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Dijsselbloem criticizes Juncker for laxness on European fiscal rules

Euro group chief Jeroen Dijsselbloem has criticized European Commission President Jean-Claude Juncker for his attitude towards the Stability Pact. He called on Juncker not to turn a blind eye to France's budget deficit.

Euro group chief and Dutch Finance Minister Jeroen Dijsselbloem (pictured above, left) warned on Friday against a lax interpretation of the European Stability Pact and too much indulgence with "deficit sinners."

In an interview published in German newspaper "Süddeutsche Zeitung" and six other European broadsheets, Dijsselbloem said it would "be wise" for the European Commission "to pay a little more attention to their credibility."

The set of EU rules known as the Stability and Growth Pact came about in 1998 in order to strengthen the monitoring of member states' budgets.

"We member states need an objective arbitrator who upholds the pact," the Dutch finance minister said. He also complained of politicizing budgetary decisions.

In Spain, the Commission recently postponed a decision on stepping up action againts the country's excessive deficit until after parliamentary elections, which are scheduled to take place at the end of June.

Exceptions for Paris

Dijsselbloem's statements on Friday focused in particular on comments made by Juncker earlier this week when he was asked to justify why France had repeatedly been granted exceptions from the Stability Pact.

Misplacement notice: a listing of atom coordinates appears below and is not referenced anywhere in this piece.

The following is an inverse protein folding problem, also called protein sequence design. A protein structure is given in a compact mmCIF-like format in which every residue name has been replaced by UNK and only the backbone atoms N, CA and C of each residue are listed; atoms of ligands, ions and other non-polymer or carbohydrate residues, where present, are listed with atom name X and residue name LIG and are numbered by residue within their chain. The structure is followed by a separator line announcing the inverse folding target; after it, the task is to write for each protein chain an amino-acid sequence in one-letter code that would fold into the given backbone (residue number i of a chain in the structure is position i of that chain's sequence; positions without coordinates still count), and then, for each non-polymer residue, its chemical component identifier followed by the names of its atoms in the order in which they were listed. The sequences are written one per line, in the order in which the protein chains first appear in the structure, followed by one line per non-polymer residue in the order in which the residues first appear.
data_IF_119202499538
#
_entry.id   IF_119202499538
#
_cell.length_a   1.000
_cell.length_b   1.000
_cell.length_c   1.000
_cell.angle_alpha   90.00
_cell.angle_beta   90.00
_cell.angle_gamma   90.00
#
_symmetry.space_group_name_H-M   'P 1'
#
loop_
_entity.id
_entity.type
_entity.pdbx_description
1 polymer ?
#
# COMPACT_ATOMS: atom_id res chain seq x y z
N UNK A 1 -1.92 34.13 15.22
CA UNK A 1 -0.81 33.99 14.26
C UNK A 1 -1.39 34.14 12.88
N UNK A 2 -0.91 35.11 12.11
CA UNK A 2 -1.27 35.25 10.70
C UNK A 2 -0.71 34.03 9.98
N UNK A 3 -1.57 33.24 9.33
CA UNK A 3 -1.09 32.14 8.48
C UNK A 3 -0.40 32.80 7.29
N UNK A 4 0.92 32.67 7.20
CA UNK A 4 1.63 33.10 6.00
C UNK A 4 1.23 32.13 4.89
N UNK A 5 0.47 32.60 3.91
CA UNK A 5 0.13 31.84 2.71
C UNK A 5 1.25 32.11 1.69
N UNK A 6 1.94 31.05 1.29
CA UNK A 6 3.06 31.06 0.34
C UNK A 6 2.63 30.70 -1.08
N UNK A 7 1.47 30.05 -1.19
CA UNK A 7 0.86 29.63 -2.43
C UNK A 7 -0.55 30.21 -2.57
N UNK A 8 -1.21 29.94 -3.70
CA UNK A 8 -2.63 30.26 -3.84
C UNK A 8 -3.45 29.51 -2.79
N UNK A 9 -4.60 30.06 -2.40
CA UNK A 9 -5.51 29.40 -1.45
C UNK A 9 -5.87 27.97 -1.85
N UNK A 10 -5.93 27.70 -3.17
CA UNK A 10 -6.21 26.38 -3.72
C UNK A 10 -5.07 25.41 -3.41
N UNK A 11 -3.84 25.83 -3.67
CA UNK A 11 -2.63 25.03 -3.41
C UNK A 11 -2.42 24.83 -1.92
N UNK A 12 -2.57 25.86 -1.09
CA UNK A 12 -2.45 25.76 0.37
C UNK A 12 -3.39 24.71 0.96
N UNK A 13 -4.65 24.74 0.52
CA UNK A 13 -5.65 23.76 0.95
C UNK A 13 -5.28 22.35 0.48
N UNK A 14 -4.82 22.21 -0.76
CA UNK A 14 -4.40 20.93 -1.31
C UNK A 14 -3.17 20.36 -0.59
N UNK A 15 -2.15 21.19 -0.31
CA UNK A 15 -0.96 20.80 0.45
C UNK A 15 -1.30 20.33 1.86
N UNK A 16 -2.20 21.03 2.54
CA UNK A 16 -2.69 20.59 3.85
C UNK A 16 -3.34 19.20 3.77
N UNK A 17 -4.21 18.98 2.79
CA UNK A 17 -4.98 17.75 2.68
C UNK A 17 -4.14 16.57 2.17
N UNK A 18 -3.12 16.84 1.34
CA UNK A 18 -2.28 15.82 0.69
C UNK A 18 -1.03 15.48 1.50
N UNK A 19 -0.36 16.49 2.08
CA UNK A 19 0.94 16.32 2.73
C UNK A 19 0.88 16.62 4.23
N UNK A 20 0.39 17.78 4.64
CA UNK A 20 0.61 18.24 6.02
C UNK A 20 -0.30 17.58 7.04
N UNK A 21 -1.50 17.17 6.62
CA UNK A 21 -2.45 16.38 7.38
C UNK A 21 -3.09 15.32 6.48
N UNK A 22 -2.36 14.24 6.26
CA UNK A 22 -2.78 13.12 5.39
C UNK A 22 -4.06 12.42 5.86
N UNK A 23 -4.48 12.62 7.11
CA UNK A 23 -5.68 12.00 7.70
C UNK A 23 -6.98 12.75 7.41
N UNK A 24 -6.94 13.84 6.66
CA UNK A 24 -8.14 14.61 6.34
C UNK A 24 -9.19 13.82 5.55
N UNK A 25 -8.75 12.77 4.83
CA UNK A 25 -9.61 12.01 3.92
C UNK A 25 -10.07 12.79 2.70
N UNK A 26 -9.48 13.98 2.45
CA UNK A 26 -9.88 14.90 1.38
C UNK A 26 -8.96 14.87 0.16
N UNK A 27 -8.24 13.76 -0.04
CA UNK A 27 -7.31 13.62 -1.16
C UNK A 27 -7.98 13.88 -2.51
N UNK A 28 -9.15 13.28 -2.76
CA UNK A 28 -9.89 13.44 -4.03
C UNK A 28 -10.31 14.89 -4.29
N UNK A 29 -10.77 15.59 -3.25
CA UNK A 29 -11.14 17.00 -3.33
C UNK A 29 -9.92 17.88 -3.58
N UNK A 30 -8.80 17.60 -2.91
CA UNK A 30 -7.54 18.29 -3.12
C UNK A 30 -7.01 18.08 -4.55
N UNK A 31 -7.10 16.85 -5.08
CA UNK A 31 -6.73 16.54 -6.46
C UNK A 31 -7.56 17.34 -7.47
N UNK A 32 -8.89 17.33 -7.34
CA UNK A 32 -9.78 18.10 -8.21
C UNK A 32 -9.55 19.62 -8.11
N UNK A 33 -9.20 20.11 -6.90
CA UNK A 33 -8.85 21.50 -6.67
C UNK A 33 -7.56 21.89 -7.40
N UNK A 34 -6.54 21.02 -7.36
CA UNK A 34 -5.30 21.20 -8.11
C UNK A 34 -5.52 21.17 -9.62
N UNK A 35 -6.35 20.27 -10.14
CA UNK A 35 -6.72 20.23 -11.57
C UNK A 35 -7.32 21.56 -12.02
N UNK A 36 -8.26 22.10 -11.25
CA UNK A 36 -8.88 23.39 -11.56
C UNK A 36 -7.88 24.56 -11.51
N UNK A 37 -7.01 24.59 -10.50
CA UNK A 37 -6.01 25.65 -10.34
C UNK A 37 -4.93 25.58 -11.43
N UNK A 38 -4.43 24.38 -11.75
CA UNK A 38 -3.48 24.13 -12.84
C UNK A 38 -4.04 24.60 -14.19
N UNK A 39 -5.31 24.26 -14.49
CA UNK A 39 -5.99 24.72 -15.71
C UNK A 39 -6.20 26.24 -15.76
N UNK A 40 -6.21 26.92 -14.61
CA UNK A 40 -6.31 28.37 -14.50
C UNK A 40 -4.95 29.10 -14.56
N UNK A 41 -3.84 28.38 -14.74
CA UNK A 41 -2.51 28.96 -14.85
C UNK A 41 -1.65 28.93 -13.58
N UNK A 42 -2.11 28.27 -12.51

"Because it is France," Juncker replied.

Since the global financial crisis struck in 2008, France has failed to bring its public deficit back under the 3-percent threshold, as stipulated by the Stability Pact.

Following the Paris terrorist attacks last year, Juncker said France should receive special deficit rule treatment after boosting its security expenses. Thanks to a deferral, granted by Brussels at the beginning of 2016, Paris now has until next year to meet the required budget deficit.

Damaged credibility

Dijsselbloem criticized Juncker's stance, warning that if the Commission continues to turn a blind eye time after time, then the euro group would be left with a "blind monetary union."

"If [Juncker] says that things are different for France, then that really damages the credibility of the Commission as guardian of the pact - and that's my concern," Dijsselbloem said.

The Euro group chief called on the EU Commission to maintain and protect the rules of the Pact, "regardless of the size of a member state or of whether elections are being held."

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